September 2, 2008
Understanding the Nature and Extent of Farm and Ranch Diversification in North America*
By Barbieri, Carla Mahoney, Edward; Butler, Larry
ABSTRACT Pressure to adopt enhanced production technologies, changing government support policies, increasing and more diverse competition, and changing markets have posed economic challenges to North American farmers over the past two decades. As a response, farmers are adjusting their production model by incorporating agricultural related enterprises. Although there is evidence that farm diversification is occurring throughout North America, there is a dearth of scientific information regarding the types of enterprises being developed and used in this context. This study aims to fill this void by exploring the extent of farm diversification by identifying and describing eight types of enterprises that farmers and ranchers are using. It was found that levels of diversification are often dependent on operating and management attributes and owner characteristics, such as the number of family members working on the farm and the number of days that the farmer's spouse works off the farm. North American Agriculture has undergone and continues to undergo major restructuring. Technological developments, changing government support policies (e.g., subsidies on selected crops), increasing and more diverse competition, and changing markets and customer expectations are all pressuring farmers to intensify and specialize agriculture production. Simultaneously, during the last twenty years, farmers have suffered from a reduction in the prices received index relative to the prices paid index1, meaning that some have experienced a significant reduction in farm and ranch revenues. For example, from 1995 to 2000, the agricultural prices received index in the United States decreased from 102 to 96, while the prices paid index increased from 109 to 120, impacting farmers' profits (USDA: NASS 2004). Similarly, operating expenses for every dollar received in Canadian gross farm receipts increased from 83 cents to 87 cents in the same period (Statistics Canada 2002a).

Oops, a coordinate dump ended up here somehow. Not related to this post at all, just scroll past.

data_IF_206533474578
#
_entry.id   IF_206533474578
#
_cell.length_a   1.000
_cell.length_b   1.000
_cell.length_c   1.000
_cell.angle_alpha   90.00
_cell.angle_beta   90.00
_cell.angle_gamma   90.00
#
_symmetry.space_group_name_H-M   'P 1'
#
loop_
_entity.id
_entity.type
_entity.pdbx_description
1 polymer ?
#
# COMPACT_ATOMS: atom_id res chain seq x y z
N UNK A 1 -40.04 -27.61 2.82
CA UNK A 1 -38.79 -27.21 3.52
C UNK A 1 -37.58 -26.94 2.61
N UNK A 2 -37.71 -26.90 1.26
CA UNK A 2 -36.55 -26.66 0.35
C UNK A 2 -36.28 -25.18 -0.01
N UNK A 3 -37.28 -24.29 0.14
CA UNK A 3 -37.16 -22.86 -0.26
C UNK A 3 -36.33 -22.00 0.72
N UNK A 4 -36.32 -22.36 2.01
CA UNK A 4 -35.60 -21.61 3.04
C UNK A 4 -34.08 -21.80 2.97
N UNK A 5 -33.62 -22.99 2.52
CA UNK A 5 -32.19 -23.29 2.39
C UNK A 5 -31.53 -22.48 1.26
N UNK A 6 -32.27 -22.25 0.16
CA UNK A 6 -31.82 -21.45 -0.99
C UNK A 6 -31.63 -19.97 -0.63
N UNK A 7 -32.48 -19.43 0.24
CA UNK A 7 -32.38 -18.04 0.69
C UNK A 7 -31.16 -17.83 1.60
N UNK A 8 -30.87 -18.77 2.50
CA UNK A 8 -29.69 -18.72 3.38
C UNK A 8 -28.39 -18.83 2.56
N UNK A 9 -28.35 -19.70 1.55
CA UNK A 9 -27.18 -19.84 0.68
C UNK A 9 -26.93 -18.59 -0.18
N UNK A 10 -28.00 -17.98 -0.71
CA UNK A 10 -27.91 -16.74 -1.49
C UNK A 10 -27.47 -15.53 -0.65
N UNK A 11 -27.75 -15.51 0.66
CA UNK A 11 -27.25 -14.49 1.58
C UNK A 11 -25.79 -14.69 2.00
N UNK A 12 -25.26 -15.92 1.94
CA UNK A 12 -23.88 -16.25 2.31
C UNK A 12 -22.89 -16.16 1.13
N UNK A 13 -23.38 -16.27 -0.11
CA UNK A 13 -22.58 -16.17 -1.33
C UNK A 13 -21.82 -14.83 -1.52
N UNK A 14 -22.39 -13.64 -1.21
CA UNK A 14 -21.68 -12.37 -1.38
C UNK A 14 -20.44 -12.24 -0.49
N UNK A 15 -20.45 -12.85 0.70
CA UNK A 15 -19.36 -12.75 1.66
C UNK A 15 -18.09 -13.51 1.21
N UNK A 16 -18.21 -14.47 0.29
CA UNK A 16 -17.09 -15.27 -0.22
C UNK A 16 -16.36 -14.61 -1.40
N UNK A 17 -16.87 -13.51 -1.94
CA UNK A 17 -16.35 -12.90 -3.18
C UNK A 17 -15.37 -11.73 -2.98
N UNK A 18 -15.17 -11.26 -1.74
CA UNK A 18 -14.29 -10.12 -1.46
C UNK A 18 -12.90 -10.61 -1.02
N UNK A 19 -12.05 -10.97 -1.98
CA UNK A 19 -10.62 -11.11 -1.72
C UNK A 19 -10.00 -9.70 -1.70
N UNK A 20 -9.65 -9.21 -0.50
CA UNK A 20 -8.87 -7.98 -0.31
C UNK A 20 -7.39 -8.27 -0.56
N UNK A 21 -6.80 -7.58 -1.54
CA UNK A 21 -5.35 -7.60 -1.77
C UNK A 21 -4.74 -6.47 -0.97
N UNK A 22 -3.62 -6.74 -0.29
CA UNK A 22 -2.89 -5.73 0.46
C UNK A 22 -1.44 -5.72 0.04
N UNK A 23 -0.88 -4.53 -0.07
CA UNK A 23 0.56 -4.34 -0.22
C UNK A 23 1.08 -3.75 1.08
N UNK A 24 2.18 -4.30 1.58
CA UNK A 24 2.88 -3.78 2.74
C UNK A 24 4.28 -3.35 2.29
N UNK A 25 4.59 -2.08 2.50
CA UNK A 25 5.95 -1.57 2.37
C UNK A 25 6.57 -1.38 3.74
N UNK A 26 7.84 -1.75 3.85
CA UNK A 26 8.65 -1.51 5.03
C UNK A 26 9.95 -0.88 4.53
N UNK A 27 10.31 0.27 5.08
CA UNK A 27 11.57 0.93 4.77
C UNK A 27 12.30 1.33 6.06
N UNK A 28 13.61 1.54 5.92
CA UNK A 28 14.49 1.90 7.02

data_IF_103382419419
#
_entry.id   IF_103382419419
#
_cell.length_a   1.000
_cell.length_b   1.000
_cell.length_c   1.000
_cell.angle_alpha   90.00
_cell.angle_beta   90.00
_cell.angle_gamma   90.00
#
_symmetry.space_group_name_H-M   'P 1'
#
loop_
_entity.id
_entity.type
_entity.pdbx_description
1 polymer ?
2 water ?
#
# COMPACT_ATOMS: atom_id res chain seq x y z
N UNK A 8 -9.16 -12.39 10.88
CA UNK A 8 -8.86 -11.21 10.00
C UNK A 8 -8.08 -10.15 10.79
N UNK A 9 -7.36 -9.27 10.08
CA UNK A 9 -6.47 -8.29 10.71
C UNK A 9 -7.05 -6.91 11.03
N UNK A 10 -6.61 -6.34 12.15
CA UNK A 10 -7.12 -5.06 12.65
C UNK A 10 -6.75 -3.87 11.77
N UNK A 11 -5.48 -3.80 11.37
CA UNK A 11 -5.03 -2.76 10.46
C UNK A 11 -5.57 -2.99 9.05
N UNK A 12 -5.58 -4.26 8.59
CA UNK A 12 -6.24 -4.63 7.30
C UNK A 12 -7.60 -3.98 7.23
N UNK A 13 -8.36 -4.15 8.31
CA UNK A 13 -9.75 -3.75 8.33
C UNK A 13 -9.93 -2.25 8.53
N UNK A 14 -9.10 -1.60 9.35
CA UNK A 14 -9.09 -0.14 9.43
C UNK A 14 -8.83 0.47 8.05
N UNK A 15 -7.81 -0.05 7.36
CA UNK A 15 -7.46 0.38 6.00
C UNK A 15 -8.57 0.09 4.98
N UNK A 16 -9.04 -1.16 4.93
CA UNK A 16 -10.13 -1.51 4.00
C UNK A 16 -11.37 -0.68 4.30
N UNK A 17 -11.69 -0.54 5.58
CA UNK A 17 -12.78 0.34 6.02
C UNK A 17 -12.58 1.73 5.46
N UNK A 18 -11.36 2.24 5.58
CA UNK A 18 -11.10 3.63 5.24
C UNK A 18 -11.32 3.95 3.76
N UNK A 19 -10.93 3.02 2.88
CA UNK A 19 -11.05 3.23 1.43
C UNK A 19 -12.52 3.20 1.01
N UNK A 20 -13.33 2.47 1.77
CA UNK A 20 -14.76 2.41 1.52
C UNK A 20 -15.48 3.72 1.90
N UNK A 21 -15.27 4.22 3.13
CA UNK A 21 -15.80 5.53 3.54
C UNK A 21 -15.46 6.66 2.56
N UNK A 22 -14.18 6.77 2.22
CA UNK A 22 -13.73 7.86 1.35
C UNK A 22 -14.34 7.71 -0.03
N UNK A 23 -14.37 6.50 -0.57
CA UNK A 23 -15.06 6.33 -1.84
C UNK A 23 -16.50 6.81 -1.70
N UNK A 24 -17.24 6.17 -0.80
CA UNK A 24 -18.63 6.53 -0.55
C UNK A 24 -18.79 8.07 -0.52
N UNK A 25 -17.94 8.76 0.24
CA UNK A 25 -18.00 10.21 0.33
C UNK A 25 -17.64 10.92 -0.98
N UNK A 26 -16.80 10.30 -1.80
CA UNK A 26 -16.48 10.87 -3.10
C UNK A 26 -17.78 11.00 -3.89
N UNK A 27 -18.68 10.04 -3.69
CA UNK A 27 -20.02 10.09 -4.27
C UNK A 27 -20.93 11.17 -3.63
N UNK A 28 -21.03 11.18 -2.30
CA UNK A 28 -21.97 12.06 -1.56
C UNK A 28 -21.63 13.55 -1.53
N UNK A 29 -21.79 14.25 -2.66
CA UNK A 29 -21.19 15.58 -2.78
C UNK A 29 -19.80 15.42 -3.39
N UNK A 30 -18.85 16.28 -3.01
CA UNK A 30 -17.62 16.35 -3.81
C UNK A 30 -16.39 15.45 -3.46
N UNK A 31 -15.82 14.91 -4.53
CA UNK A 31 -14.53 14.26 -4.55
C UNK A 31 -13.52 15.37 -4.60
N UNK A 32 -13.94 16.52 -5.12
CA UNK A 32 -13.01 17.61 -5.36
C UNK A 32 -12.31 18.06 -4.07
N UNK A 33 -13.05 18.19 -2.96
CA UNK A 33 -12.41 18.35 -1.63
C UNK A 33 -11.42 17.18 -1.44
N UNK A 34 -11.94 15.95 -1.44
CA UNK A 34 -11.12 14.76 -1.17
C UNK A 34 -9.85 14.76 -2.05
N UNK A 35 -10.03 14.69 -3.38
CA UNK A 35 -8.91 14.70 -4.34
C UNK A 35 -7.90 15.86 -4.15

Farmers-especially family owned operations-are making structural adjustments and finding new paths of enterprise development to cope with these challenges (Barlas et al. 2001). Farm/ranch diversification is one type of farm adjustment strategies that is being adopted (Barlas et al. 2001; Ilbery 1991; McNally 2001). A variety of evidence indicates that farms and ranches throughout North America are adding new agricultural related enterprises and diversifying existing enterprises as a means of achieving both financial and non-financial objectives.